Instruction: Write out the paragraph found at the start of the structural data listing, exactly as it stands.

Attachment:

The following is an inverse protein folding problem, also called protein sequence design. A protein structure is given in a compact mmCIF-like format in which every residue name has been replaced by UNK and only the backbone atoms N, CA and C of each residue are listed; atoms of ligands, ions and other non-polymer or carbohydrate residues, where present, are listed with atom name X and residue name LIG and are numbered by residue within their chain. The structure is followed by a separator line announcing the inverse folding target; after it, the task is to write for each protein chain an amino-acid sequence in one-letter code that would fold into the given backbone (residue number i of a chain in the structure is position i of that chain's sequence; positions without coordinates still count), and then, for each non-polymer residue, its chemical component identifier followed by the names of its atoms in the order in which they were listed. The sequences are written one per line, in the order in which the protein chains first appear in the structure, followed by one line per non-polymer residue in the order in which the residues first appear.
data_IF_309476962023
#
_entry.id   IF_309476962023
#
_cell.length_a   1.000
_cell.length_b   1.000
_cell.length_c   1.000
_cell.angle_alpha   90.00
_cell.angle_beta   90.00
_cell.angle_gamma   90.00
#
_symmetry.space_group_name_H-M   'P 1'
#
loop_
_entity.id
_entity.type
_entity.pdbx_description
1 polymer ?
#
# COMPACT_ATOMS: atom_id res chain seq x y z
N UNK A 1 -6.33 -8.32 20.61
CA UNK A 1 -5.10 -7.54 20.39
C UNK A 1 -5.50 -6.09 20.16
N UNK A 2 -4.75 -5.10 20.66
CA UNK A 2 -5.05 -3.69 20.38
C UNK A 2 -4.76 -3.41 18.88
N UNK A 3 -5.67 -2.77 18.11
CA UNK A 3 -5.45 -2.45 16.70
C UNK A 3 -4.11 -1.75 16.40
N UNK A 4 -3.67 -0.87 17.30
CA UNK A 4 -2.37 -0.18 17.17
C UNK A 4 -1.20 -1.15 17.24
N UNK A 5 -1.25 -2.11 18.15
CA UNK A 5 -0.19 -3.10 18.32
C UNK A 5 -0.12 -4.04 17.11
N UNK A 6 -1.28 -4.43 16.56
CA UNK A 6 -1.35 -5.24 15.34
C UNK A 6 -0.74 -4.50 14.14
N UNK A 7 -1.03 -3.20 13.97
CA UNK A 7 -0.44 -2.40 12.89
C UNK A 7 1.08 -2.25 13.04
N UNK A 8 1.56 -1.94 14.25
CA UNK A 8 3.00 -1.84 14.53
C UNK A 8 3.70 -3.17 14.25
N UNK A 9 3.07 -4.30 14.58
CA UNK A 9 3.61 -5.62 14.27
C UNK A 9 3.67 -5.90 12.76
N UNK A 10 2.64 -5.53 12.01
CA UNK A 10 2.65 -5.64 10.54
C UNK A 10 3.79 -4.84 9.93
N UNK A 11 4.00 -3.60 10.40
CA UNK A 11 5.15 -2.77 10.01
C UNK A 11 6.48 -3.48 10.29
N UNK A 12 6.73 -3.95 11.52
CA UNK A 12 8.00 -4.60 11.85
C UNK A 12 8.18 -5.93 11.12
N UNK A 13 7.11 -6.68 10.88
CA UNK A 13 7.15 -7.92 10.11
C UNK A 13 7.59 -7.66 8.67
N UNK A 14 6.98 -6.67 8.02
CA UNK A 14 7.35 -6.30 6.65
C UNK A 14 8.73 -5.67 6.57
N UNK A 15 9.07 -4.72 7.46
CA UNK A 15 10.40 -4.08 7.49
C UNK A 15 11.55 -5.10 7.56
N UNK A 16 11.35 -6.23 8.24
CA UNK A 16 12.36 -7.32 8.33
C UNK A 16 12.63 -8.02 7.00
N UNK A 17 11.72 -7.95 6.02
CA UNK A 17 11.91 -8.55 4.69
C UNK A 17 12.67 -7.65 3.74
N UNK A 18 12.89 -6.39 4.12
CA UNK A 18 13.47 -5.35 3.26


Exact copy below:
The following is an inverse protein folding problem, also called protein sequence design. A protein structure is given in a compact mmCIF-like format in which every residue name has been replaced by UNK and only the backbone atoms N, CA and C of each residue are listed; atoms of ligands, ions and other non-polymer or carbohydrate residues, where present, are listed with atom name X and residue name LIG and are numbered by residue within their chain. The structure is followed by a separator line announcing the inverse folding target; after it, the task is to write for each protein chain an amino-acid sequence in one-letter code that would fold into the given backbone (residue number i of a chain in the structure is position i of that chain's sequence; positions without coordinates still count), and then, for each non-polymer residue, its chemical component identifier followed by the names of its atoms in the order in which they were listed. The sequences are written one per line, in the order in which the protein chains first appear in the structure, followed by one line per non-polymer residue in the order in which the residues first appear.